Saturday, January 18, 2020

5 Leadership/Business/Marketing Lessons from Disney CEO Bob Iger - Takeaway from "The Ride of a Lifetime"

"The Ride of a Lifetime" is the memoir of Walt Disney's CEO Bob Iger. He shared what he learned in the last 45 years, including 15 years at Disney where he orchestrated several large-scale successful acquisitions: Pixar, Lucasfilm and 21st Century Fox.

I was impressed by how candid he chose to be in this book. It's very personal and engaging. Besides many success stories, he's not afraid to share some of his failure and what he learned from each one of them. 

If you're looking for a good book to kick off 2020, it's worth your time. The book offers a plethora of fantastic business, career and life advice. 

Today I want to share the top 5 lessons I learned from his story. They're a mixture of leadership, business and life lessons.

1. Thoughtfulness

A rarely discussed quality of good leadership.

According to Iger, thoughtfulness is "the process of gaining knowledge, so an opinion rendered or decision made is more credible and more likely to be correct...it's simply about taking the time to develop informed opinions".

I agree with Iger that thoughtfulness is "one of the most underrated elements of good leadership". You don't hear that often in leadership lectures. Yet, it's extremely important to gather the correct information before rendering an opinion or decision.  Have you ever sat in a meeting where it's clear the leaders aren't prepared for the meeting? For example, they ask questions that are answered in materials given to them days ago. As a leader, if you don't do the work, the people around you are going to know, and you'll lose their respect fast.

2. The Relentless Pursuit of Perfection
This doesn't mean the pursuit of perfection at all cost. Instead, it's about "creating an environment in which you refuse to accept mediocrity". Sometimes we try to convince ourselves that "good enough" is "good enough" because "there aren't enough time", or "this requires a difficult conversation I don't want to have". But great things happen when you push beyond your comfort zone and aim a bit higher.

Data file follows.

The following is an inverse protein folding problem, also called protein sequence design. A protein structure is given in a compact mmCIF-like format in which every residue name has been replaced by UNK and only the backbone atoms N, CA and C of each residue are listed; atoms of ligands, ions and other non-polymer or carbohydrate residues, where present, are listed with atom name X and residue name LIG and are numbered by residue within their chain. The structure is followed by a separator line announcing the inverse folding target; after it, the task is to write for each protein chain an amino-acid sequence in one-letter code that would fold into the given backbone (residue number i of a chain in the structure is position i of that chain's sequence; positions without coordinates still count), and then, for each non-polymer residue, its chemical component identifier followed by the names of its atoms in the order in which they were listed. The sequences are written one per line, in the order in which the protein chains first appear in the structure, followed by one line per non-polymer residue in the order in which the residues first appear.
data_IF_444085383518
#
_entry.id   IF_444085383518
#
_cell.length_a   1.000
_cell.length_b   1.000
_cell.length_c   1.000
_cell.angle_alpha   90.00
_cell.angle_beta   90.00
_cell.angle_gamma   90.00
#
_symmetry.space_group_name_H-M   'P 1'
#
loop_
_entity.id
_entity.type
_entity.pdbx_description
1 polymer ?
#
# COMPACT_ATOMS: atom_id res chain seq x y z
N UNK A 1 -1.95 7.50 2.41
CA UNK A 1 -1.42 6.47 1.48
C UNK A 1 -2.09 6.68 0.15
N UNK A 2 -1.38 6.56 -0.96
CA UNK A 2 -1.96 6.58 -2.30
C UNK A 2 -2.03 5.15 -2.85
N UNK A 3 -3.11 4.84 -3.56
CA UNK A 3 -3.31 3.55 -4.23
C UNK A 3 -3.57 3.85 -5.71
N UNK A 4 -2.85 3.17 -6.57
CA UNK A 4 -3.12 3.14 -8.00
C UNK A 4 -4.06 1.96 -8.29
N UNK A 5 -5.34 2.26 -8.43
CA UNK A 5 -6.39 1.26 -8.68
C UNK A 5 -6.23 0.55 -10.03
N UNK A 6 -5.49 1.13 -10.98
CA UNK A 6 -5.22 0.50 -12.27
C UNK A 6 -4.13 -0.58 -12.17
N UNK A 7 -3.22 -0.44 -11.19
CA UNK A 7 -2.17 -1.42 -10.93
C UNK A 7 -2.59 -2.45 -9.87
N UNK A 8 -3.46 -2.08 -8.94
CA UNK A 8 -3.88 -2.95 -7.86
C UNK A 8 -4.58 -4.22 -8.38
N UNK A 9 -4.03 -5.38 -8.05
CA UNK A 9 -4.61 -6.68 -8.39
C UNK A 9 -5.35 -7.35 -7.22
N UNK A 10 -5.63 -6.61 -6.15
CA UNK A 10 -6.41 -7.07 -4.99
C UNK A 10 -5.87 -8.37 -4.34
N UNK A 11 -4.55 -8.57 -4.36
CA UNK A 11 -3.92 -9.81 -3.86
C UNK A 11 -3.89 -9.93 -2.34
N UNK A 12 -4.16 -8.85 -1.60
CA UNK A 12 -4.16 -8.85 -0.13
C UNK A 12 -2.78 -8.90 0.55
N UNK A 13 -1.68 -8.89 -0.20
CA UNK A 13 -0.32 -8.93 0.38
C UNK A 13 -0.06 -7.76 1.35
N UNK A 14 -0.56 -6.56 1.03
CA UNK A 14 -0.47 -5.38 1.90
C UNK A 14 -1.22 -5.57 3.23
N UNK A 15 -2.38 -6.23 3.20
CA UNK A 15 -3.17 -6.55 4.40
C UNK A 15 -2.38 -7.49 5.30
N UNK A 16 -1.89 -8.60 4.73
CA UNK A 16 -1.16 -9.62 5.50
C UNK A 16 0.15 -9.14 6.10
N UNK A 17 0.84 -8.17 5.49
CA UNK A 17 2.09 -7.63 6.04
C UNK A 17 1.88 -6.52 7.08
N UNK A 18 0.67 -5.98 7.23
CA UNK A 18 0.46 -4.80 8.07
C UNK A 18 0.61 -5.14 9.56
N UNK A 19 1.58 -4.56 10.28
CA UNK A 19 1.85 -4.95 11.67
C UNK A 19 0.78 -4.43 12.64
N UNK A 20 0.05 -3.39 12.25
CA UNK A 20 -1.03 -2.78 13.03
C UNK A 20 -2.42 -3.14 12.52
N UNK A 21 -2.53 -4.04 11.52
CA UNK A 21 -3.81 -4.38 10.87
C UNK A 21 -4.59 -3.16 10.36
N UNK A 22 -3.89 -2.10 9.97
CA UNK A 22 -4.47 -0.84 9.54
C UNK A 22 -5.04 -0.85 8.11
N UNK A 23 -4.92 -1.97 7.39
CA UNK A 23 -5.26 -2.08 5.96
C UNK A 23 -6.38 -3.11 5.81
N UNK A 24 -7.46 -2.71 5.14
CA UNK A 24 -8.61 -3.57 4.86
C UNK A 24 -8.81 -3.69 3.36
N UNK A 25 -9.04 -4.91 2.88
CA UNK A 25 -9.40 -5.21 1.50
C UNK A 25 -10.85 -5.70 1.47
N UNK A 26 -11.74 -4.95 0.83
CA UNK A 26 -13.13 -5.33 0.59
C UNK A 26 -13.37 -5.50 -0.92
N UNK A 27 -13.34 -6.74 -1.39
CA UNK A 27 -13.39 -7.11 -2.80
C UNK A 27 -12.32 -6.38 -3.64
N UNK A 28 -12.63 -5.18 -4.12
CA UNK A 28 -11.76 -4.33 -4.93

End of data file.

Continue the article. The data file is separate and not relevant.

In my opinion, the implication of this principle at work, is to build out a solid feedback cadence. It's important for team members to solicit feedback from their leaders early in the process, and keep them in the loop along the way. Feedback could be given along the way. So we could all avoid the 11th hour do-over, which adds unnecessary stress and could tank the team's morale.

3. Managing Creativity is an Art, not a Science
Brand marketers' favorite question: how to give creative feedback? Iger shared his perspective after having to work with numerous creators to fuel the Disney content pipeline.

First, he starts with empathy:"When I am asked to provide insights and offer critiques, I'm exceedingly mindful of how much the creators have poured themselves into the project and how much is at stake for them." As he put it himself:"empathy is a prerequisite to the sound management of creativity, and respect is critical."

When it comes to actually giving feedback, this is what he does:"I never start out negatively, and unless we're in the late stages of a production, I never start small. I've found that often people will focus on little details as a way of masking a lack of any clear, coherent, big thoughts. If you start petty, you seem petty. And if the big picture is mess, then the small things don't matter anyway, and you shouldn't spend time focusing on them."

WELL SAID. This is consistent from what I learned a long time ago from a seasoned marketer about giving feedback - You acknowledge what works well, and always START with how this creative work achieve the desired objective, before diving into any details.

4. Avoid Getting into the Business of Manufacturing Trombone Oil
Iger learned this lesson from his former Boss, Dan Burke, the President of ABC till 1994. Burke is telling us not to invest in small projects that would drain your and the company's energy without giving much back. "You may become the greatest trombone oil in the world, but in the end, the world only consumes a few quarts of trombone oil a year!", Burke said.

For me, this is about identifying the right opportunity, and invest your energy behind the correct priority.

5. Convey Your Priorities Clearly and Repeatedly
Once you identify your priority (and hopefully not trombone oil), it's a leader's job to set the communicate the priority to his/her team, and do so REPEATEDLY. People are busy. The big picture and strategic direction could get lost when one is buried in the day-to-day nuances of the business. Articulating your priorities clearly, and often, help people around you know what their own priorities are.

These five lessons are only a snapshot of many great ideas from this book. The last chapter "lessons to lead by" does a great job summarizing various themes and what he learned in his 45 years in business. Hope you give it a read and let me know what you think.




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